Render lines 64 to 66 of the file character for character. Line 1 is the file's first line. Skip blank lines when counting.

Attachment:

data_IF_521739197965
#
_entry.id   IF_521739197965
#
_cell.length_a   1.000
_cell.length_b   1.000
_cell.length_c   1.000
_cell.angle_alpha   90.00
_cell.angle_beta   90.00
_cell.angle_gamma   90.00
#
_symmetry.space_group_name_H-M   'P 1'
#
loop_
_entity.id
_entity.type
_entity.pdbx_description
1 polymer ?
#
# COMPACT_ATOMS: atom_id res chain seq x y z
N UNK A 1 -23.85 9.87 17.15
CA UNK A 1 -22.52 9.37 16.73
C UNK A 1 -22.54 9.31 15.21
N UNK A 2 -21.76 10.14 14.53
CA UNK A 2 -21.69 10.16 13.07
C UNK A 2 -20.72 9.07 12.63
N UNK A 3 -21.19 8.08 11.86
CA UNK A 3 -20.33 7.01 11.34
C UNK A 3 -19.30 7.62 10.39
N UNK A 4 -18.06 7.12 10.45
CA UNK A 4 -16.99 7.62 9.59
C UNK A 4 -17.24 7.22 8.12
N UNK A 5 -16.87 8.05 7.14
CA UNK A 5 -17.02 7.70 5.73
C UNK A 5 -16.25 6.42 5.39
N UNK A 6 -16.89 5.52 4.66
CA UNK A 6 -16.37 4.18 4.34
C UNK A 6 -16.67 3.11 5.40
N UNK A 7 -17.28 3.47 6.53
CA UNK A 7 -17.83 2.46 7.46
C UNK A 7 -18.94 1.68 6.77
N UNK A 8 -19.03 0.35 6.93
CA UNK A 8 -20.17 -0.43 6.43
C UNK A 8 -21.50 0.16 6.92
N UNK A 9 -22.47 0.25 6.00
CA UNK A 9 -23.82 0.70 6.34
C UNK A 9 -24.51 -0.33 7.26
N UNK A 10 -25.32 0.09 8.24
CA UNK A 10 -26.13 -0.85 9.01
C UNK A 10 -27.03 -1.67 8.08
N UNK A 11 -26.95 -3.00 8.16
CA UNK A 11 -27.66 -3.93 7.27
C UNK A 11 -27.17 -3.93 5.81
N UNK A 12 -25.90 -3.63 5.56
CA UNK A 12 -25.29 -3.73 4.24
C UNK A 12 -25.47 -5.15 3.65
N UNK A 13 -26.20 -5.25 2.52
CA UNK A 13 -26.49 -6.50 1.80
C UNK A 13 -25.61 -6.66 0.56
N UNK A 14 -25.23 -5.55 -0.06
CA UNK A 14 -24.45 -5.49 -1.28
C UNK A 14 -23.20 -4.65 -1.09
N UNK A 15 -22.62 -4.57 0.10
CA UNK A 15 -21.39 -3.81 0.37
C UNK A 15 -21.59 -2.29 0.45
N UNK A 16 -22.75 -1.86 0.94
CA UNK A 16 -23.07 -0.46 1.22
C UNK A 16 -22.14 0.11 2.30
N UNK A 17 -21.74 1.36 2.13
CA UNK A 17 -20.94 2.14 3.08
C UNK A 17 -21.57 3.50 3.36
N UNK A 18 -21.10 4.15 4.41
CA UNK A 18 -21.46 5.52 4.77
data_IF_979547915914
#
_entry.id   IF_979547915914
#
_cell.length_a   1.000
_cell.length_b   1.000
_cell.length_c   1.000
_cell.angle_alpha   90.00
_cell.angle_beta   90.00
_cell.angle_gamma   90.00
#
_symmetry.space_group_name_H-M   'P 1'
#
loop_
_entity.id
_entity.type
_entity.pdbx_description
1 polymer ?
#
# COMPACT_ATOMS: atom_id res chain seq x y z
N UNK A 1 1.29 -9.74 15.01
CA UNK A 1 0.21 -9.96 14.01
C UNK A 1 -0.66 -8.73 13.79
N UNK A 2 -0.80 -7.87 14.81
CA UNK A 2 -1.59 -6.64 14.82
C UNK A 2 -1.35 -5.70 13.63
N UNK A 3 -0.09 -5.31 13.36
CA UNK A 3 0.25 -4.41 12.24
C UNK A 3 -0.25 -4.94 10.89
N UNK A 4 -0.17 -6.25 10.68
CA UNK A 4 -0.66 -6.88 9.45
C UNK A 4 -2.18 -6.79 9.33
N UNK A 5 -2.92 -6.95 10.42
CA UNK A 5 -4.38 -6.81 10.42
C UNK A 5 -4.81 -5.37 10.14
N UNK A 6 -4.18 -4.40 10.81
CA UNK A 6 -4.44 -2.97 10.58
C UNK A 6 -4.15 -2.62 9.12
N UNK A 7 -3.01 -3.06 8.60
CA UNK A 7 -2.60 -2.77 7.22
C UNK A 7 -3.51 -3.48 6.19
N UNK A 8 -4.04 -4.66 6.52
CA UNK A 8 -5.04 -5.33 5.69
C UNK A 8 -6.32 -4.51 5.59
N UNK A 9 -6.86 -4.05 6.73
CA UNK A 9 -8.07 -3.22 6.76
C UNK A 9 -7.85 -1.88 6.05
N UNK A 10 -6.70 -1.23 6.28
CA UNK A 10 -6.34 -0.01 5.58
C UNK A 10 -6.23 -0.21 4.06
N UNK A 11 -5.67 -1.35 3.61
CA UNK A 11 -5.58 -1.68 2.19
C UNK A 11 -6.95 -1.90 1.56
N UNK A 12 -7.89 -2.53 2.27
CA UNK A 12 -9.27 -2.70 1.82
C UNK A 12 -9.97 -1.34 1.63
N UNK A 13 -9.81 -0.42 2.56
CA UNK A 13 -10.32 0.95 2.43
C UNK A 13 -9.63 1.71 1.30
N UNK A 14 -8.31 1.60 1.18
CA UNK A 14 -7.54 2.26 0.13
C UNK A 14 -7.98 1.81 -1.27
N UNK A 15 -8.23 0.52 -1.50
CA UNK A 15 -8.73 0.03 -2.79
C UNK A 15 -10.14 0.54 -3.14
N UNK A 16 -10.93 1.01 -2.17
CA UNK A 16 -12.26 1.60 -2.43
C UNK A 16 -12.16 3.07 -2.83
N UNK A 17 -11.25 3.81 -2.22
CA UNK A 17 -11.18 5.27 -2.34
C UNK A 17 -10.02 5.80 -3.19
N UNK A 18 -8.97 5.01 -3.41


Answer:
CA UNK A 15 -21.39 -3.81 0.37
C UNK A 15 -21.59 -2.29 0.45
N UNK A 16 -22.75 -1.86 0.94